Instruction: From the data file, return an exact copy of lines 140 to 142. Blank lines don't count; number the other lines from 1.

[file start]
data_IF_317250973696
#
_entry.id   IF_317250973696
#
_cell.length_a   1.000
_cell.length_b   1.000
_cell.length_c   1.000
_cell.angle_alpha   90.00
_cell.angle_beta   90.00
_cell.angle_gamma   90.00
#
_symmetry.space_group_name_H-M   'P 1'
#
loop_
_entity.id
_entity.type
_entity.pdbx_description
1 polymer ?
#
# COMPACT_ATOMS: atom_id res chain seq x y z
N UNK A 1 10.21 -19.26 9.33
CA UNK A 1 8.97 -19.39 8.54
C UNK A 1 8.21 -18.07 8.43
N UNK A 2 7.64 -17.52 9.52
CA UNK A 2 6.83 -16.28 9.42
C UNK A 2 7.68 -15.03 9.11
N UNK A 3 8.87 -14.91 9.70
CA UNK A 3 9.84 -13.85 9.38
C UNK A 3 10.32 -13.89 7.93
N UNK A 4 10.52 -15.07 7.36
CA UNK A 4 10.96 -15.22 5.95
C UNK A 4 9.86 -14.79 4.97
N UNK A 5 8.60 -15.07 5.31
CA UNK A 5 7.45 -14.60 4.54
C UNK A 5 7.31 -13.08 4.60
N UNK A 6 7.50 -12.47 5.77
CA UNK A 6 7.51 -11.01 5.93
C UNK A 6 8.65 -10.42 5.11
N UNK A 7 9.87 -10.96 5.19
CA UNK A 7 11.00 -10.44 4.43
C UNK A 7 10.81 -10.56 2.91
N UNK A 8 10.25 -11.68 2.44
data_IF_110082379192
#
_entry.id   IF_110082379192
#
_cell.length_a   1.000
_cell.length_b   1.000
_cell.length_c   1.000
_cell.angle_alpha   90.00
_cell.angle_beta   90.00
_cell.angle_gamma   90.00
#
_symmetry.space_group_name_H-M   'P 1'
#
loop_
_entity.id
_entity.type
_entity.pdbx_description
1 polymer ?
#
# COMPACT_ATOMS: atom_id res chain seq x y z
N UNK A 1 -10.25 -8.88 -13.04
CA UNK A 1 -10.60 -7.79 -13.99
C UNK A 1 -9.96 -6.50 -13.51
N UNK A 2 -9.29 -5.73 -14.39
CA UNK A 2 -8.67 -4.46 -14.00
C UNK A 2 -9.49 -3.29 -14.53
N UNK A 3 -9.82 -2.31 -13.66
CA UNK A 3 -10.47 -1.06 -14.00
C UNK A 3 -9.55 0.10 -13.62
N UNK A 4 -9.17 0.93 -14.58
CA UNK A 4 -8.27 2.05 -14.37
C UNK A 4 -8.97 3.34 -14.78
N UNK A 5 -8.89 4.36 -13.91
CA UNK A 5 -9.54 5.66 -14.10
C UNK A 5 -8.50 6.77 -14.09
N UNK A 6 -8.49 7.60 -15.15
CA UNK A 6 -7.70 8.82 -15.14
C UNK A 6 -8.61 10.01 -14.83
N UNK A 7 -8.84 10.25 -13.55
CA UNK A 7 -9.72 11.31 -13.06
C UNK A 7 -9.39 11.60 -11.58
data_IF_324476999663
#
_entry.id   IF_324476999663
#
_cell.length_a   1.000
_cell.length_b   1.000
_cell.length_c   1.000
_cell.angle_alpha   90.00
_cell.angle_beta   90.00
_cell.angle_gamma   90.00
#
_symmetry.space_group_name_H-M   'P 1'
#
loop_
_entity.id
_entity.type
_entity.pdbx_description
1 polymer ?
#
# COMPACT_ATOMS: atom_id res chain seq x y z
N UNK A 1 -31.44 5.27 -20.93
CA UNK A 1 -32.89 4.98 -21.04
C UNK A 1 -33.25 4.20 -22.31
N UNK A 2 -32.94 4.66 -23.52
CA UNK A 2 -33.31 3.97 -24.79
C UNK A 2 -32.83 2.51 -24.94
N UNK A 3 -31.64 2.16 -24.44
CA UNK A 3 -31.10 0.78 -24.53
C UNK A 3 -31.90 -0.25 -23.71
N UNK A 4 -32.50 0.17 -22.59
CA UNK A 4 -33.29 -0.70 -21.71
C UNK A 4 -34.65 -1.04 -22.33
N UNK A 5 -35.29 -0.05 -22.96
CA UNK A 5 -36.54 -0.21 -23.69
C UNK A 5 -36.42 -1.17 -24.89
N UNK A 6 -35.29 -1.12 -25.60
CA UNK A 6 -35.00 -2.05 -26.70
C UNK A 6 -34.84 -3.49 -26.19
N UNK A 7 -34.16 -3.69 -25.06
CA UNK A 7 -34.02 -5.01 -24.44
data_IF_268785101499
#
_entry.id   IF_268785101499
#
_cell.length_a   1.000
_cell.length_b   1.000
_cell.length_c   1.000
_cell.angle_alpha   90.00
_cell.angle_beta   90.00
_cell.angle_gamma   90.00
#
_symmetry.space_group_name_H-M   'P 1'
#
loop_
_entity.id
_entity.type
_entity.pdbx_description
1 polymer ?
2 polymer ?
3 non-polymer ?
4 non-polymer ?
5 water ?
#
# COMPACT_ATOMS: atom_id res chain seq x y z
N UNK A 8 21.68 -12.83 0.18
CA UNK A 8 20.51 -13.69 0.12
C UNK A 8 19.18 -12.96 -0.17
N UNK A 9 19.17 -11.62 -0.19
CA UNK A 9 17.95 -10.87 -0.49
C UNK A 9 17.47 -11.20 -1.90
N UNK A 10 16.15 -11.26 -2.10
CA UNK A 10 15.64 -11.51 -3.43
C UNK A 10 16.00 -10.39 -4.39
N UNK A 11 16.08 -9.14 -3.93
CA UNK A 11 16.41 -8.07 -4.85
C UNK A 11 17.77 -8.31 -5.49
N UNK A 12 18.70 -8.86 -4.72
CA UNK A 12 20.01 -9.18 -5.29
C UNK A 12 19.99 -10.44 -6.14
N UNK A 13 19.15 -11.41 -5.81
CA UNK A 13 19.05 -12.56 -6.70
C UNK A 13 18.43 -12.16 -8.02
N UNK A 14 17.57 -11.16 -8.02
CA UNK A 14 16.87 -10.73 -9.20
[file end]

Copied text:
_entity.pdbx_description
1 polymer ?
2 polymer ?